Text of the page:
“With such a vast number of bills presented to the governor for his consideration, it is apparent that practical necessity requires that he be given time for his examination,” the court ruled in a case brought by then-Secretary of State Pete Cenarrusa against Gov. Cecil Andrus. “If we were to hold that the governor was without power to veto a bill more than 10 days after adjournment, the legislature would be in a position to defeat at will one of the constitutionally granted powers of a separate and coequal branch of government merely by delaying presentment.”
“The whole time I operated, it was always 10 days from the time the governor received it,” said Bruce Newcomb, the former four-term House speaker who’s now director of government relations at Boise State University.
Q: What does the former chief justice think?
Jim Jones, also a former attorney general, served on the Supreme Court from 2004 until retiring as chief justice in January. He took issue with the decision in the 1978 Cenarrusa case but said the precedent is nonetheless sturdy.
“I think if there were not a precedent on the record, it would be a fairly simple thing to say that the governor’s veto was ineffective, it was a day late,” Jones said. “The question is whether the court is going to follow precedent or read the literal language of the (Idaho) Constitution.”
The court itself cited the 1978 precedent in 2015 when it ruled that the governor took too long during session to veto the Legislature’s vote to ban a type of electronic gambling.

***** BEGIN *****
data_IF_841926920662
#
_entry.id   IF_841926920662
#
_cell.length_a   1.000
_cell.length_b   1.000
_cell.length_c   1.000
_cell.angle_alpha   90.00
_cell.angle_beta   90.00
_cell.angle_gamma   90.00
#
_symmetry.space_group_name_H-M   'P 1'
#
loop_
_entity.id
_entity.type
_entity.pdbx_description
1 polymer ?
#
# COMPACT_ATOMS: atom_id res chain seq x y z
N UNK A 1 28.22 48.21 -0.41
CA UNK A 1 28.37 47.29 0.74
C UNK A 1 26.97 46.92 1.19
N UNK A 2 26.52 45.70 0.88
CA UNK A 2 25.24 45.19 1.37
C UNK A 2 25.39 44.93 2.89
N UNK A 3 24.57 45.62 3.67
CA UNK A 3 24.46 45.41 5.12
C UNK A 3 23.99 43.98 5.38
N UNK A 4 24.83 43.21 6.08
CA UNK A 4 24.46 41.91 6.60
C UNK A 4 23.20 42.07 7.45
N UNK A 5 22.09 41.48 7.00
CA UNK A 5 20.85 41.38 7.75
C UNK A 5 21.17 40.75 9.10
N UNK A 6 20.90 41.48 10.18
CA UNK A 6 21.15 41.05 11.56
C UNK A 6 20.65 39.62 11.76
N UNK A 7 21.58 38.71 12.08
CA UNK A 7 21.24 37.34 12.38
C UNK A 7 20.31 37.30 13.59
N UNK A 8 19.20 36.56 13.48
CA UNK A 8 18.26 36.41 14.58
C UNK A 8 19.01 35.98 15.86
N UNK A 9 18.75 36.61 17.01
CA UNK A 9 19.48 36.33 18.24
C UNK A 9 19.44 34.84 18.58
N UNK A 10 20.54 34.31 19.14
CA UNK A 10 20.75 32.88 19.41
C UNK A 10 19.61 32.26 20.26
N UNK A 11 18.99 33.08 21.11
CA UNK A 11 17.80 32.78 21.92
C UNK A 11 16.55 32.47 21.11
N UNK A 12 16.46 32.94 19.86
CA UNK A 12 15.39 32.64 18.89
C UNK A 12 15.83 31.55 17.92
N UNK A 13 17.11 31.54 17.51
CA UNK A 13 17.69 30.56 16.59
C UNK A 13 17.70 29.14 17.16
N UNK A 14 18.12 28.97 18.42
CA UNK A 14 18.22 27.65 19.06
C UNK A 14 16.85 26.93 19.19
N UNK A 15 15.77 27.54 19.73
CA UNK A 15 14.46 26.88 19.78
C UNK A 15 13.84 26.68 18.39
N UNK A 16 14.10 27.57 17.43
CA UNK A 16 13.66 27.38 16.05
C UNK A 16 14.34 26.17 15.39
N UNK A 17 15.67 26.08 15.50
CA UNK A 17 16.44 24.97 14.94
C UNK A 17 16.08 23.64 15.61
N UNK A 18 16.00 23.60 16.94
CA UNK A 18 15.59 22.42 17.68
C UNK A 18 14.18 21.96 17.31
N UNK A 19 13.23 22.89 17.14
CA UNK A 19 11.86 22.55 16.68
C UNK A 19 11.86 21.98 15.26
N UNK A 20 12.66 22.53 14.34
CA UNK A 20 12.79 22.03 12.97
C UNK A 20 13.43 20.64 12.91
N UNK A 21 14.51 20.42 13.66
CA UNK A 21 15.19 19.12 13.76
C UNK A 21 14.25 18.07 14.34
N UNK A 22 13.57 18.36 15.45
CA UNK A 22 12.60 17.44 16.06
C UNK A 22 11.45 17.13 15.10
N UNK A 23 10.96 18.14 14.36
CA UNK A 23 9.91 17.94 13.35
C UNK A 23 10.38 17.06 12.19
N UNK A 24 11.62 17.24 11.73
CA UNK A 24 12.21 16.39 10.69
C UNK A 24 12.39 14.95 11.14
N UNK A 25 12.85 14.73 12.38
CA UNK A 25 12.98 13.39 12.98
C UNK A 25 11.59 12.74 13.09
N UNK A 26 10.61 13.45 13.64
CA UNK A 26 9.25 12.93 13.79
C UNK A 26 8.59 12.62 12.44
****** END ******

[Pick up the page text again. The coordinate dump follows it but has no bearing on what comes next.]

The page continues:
Jones said he expects a split decision: “I think they may slightly lie toward following precedent even though they think it could be wrong.”
Could the court somehow uphold the veto but reject the precedent in Cenarrusa? “I think they have to either rule that (the veto) was in accordance with the Cenarrusa case or that the Cenarrusa case was wrong,” he said.
Newcomb agrees that there is a legitimate question that needs to be resolved, and a decision could go either way. “Anytime you get two attorneys in the room, you need a third one to break the tie,” he joked.
Q: How long until we know the outcome?
The petitioners corrected the procedural filing errors and resubmitted their challenge Thursday. Jones said the justices might remand it to a lower court for initial review, or reject it outright. In the latter case, the court might say that the 30 lawmakers bringing the case don’t have required standing as injured parties, or that they represent only a minority of the Legislature. Jones said that’s not likely, adding that he saw “a legitimate issue there to be dealt with.”
Q: Is this really something for the courts?
That’s a question asked by those who opposed the repeal and think the case is more power struggle and publicity stunt than principled stand. But two of the lawmakers challenging the veto said, in announcing the effort, that it’s not just about the majority will of the Legislature. They think the Cenarrusa case was wrongly decided.
That said, if the grocery tax appeal is so popular — it passed by comfortable majorities in both houses — and given how long it might take the court to rule, what’s to stop lawmakers from resurrecting the measure when the Legislature convenes for the 2018 session in January? That might not be so easy: Supporters of the grocery tax repeal couldn’t get their own bill introduced this year. They got it done over the objections of leadership by hijacking another bill, initially on the floor of the Senate.